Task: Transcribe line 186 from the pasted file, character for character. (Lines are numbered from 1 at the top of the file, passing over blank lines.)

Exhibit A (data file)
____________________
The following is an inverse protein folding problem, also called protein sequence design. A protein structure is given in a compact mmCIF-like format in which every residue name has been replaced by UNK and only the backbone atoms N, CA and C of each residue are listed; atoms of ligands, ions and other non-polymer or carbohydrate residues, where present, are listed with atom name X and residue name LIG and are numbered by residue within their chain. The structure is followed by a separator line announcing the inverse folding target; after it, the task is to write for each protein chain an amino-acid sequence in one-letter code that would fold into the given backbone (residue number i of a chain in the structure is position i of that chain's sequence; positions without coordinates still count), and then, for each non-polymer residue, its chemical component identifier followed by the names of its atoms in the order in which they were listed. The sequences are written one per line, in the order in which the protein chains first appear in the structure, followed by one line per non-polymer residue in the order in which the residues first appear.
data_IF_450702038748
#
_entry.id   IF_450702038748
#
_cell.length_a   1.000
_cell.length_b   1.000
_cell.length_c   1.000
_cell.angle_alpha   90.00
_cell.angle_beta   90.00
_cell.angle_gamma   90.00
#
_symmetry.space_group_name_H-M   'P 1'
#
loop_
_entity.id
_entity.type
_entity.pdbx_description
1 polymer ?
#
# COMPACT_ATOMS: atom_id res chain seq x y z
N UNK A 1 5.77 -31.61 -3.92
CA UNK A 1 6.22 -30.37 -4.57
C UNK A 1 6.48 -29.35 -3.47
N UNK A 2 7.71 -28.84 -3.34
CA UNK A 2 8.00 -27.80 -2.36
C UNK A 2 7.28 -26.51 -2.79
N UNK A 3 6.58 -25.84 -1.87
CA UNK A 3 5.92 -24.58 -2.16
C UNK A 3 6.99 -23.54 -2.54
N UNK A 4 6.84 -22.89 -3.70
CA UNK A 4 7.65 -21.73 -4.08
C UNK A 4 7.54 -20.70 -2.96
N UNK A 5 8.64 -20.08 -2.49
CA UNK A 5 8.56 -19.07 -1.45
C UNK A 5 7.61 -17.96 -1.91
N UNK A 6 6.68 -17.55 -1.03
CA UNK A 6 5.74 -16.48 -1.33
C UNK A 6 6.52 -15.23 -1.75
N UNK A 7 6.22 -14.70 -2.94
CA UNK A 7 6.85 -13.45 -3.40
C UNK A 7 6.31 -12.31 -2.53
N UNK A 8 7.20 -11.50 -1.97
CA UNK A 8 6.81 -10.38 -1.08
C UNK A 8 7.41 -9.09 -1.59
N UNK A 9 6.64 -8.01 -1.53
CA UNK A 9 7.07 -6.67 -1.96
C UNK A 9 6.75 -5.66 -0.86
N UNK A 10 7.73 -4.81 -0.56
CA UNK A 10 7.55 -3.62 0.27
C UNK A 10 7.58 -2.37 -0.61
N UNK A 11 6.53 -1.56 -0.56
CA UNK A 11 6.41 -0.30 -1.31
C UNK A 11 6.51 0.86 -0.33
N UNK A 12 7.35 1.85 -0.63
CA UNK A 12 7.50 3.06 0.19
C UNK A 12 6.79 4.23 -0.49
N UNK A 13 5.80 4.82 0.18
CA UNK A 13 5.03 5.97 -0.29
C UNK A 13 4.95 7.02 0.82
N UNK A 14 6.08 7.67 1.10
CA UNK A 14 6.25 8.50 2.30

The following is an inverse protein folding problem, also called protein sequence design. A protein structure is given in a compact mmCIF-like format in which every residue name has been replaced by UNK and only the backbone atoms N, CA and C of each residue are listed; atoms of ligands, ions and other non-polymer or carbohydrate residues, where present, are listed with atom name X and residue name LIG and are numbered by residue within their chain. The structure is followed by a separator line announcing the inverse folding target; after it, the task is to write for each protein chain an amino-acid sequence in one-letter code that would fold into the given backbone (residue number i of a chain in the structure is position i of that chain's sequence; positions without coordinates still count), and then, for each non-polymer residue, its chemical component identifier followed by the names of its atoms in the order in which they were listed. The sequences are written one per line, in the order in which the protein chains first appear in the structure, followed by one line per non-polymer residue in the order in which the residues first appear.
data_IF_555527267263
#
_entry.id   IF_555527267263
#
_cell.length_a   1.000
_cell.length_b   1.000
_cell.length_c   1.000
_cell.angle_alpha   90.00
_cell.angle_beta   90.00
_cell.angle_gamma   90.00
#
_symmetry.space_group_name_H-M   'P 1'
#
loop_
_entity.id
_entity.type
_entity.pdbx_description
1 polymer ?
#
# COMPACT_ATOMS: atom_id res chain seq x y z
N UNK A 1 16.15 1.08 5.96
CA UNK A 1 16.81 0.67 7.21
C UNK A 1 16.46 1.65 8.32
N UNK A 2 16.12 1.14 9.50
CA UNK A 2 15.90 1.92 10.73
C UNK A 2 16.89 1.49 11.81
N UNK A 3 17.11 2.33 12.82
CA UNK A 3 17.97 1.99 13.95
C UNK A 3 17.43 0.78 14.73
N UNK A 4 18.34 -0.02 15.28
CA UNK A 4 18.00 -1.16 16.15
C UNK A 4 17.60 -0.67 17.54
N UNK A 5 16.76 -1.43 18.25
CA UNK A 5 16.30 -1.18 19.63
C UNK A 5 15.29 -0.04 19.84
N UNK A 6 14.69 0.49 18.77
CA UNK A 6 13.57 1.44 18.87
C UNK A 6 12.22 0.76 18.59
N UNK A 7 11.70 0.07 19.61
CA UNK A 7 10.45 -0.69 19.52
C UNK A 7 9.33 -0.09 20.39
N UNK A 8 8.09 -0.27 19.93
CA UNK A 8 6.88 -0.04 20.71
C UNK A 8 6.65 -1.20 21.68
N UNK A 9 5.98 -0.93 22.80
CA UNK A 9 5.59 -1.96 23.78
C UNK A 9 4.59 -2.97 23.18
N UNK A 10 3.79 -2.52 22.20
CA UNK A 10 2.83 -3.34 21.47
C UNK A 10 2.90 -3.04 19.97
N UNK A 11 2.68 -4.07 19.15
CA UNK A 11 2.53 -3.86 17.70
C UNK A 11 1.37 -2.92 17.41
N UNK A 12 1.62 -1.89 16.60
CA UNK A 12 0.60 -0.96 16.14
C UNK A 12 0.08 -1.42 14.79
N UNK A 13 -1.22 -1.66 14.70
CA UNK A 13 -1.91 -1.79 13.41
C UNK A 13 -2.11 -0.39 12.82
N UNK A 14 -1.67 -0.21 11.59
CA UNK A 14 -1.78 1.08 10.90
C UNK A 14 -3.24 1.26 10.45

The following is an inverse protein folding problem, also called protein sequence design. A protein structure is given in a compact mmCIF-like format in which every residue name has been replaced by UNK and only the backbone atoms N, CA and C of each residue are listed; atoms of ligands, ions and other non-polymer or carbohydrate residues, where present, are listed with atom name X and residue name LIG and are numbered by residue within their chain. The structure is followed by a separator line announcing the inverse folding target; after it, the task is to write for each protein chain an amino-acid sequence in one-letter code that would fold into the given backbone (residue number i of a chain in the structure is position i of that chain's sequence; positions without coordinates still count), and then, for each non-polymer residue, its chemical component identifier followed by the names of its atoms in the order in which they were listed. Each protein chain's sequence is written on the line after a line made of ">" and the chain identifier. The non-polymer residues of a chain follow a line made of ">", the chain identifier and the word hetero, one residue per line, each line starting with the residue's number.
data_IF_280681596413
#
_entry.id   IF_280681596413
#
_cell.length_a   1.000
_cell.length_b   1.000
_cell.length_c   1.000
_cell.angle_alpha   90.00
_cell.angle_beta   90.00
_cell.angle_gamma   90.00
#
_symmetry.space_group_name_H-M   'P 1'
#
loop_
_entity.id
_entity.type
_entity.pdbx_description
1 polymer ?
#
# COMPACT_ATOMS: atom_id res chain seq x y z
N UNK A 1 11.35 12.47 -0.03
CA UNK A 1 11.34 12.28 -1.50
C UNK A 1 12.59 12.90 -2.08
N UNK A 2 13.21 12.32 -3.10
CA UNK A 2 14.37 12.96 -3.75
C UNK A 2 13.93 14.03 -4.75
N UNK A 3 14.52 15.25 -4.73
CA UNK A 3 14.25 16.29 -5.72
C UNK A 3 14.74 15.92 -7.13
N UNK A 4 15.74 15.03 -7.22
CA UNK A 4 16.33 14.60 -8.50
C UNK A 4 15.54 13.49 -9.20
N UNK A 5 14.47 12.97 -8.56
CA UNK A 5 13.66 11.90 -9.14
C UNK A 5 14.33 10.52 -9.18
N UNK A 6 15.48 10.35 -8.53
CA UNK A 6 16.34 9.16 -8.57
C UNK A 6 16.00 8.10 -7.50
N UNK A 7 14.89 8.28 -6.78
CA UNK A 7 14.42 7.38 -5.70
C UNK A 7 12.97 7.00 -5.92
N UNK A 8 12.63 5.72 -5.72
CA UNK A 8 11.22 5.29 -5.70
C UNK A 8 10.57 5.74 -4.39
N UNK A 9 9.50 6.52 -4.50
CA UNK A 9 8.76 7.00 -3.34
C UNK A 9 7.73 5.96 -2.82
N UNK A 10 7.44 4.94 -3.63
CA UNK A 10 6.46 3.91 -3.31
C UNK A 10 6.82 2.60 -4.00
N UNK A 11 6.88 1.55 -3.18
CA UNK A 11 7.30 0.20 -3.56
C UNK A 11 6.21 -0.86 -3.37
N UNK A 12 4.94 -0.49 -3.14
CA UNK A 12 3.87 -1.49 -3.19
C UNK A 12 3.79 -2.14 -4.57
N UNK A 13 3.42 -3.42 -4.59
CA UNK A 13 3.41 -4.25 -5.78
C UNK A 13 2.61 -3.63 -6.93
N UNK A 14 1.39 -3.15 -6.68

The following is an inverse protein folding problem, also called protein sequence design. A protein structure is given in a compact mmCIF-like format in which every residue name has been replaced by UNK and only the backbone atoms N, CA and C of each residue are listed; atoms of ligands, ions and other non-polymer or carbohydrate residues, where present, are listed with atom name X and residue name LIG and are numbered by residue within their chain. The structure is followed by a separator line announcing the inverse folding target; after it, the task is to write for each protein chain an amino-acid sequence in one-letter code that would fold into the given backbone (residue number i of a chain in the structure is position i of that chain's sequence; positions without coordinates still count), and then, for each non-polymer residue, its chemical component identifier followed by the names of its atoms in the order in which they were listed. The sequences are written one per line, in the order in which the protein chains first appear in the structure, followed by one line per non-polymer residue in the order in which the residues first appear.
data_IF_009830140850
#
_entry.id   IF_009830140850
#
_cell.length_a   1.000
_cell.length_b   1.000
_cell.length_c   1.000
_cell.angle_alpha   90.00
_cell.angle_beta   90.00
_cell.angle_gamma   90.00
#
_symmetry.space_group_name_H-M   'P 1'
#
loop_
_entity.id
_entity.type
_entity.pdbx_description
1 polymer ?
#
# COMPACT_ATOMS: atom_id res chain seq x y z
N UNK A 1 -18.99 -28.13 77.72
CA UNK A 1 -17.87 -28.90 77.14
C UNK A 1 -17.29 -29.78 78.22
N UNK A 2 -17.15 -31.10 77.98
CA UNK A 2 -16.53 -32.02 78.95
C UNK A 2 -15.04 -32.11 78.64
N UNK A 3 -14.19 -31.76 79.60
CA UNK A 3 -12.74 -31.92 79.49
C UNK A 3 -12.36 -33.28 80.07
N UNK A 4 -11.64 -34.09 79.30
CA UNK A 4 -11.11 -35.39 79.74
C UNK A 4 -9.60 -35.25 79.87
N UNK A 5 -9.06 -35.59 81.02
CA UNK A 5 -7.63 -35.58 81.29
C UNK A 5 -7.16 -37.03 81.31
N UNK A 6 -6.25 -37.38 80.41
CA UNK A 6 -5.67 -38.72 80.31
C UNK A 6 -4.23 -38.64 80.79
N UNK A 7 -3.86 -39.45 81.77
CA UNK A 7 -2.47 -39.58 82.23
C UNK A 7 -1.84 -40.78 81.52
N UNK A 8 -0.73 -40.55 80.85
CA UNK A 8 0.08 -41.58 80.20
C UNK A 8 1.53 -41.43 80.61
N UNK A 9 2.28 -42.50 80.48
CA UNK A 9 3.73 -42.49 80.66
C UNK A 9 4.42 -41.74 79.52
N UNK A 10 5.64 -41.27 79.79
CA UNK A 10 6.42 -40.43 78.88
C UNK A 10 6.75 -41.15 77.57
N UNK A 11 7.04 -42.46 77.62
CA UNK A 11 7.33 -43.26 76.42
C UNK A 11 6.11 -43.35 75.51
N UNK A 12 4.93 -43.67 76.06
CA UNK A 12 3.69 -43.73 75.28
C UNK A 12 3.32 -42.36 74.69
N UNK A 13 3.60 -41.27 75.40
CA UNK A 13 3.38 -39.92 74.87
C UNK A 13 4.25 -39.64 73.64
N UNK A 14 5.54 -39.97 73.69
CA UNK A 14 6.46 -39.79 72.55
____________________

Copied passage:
N UNK A 14 1.39 -3.15 -6.68